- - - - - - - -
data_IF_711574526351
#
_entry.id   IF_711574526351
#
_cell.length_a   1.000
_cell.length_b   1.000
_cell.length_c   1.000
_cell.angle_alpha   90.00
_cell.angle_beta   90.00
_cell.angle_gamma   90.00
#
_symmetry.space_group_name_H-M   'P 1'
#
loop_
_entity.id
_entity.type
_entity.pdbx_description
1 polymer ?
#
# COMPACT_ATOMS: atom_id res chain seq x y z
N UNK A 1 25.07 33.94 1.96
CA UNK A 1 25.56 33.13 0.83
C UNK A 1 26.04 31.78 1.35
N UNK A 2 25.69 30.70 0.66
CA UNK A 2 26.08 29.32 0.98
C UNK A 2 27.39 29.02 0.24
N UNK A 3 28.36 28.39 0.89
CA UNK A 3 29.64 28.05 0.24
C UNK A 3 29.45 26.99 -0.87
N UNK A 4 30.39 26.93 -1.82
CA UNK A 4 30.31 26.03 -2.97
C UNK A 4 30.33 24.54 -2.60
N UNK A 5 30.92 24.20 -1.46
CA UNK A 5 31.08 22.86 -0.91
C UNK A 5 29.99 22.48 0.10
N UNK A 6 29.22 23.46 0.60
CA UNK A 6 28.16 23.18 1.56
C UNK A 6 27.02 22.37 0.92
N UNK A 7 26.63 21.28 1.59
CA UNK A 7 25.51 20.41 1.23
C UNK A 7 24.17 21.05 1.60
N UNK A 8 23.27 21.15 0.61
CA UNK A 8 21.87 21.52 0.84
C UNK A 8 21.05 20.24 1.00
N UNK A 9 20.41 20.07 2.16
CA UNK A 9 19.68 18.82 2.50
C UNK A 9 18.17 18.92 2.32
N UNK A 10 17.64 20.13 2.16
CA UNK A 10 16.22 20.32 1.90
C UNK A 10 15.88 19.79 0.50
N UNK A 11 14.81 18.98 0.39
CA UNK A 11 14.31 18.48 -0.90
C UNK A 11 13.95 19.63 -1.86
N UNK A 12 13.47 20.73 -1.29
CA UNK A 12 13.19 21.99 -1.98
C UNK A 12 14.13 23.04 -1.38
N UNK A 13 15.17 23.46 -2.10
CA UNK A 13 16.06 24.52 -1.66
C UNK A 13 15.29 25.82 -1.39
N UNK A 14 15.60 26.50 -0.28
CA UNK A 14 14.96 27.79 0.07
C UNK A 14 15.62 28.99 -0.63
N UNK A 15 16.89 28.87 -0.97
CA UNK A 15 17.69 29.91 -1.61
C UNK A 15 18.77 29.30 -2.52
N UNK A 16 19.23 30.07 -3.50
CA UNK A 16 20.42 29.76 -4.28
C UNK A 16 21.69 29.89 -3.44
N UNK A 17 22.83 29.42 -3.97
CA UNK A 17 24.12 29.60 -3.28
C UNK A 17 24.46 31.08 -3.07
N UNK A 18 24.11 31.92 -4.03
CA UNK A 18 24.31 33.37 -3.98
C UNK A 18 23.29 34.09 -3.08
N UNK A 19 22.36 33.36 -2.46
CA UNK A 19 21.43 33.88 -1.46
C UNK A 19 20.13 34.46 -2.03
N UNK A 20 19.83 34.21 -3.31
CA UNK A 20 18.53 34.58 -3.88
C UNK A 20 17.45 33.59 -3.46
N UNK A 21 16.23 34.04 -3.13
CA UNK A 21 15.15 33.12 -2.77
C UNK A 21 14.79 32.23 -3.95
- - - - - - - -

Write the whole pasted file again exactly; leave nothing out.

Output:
data_IF_711574526351
#
_entry.id   IF_711574526351
#
_cell.length_a   1.000
_cell.length_b   1.000
_cell.length_c   1.000
_cell.angle_alpha   90.00
_cell.angle_beta   90.00
_cell.angle_gamma   90.00
#
_symmetry.space_group_name_H-M   'P 1'
#
loop_
_entity.id
_entity.type
_entity.pdbx_description
1 polymer ?
#
# COMPACT_ATOMS: atom_id res chain seq x y z
N UNK A 1 25.07 33.94 1.96
CA UNK A 1 25.56 33.13 0.83
C UNK A 1 26.04 31.78 1.35
N UNK A 2 25.69 30.70 0.66
CA UNK A 2 26.08 29.32 0.98
C UNK A 2 27.39 29.02 0.24
N UNK A 3 28.36 28.39 0.89
CA UNK A 3 29.64 28.05 0.24
C UNK A 3 29.45 26.99 -0.87
N UNK A 4 30.39 26.93 -1.82
CA UNK A 4 30.31 26.03 -2.97
C UNK A 4 30.33 24.54 -2.60
N UNK A 5 30.92 24.20 -1.46
CA UNK A 5 31.08 22.86 -0.91
C UNK A 5 29.99 22.48 0.10
N UNK A 6 29.22 23.46 0.60
CA UNK A 6 28.16 23.18 1.56
C UNK A 6 27.02 22.37 0.92
N UNK A 7 26.63 21.28 1.59
CA UNK A 7 25.51 20.41 1.23
C UNK A 7 24.17 21.05 1.60
N UNK A 8 23.27 21.15 0.61
CA UNK A 8 21.87 21.52 0.84
C UNK A 8 21.05 20.24 1.00
N UNK A 9 20.41 20.07 2.16
CA UNK A 9 19.68 18.82 2.50
C UNK A 9 18.17 18.92 2.32
N UNK A 10 17.64 20.13 2.16
CA UNK A 10 16.22 20.32 1.90
C UNK A 10 15.88 19.79 0.50
N UNK A 11 14.81 18.98 0.39
CA UNK A 11 14.31 18.48 -0.90
C UNK A 11 13.95 19.63 -1.86
N UNK A 12 13.47 20.73 -1.29
CA UNK A 12 13.19 21.99 -1.98
C UNK A 12 14.13 23.04 -1.38
N UNK A 13 15.17 23.46 -2.10
CA UNK A 13 16.06 24.52 -1.66
C UNK A 13 15.29 25.82 -1.39
N UNK A 14 15.60 26.50 -0.28
CA UNK A 14 14.96 27.79 0.07
C UNK A 14 15.62 28.99 -0.63
N UNK A 15 16.89 28.87 -0.97
CA UNK A 15 17.69 29.91 -1.61
C UNK A 15 18.77 29.30 -2.52
N UNK A 16 19.23 30.07 -3.50
CA UNK A 16 20.42 29.76 -4.28
C UNK A 16 21.69 29.89 -3.44
N UNK A 17 22.83 29.42 -3.97
CA UNK A 17 24.12 29.60 -3.28
C UNK A 17 24.46 31.08 -3.07
N UNK A 18 24.11 31.92 -4.03
CA UNK A 18 24.31 33.37 -3.98
C UNK A 18 23.29 34.09 -3.08
N UNK A 19 22.36 33.36 -2.46
CA UNK A 19 21.43 33.88 -1.46
C UNK A 19 20.13 34.46 -2.03
N UNK A 20 19.83 34.21 -3.31
CA UNK A 20 18.53 34.58 -3.88
C UNK A 20 17.45 33.59 -3.46
N UNK A 21 16.23 34.04 -3.13
CA UNK A 21 15.15 33.12 -2.77
C UNK A 21 14.79 32.23 -3.95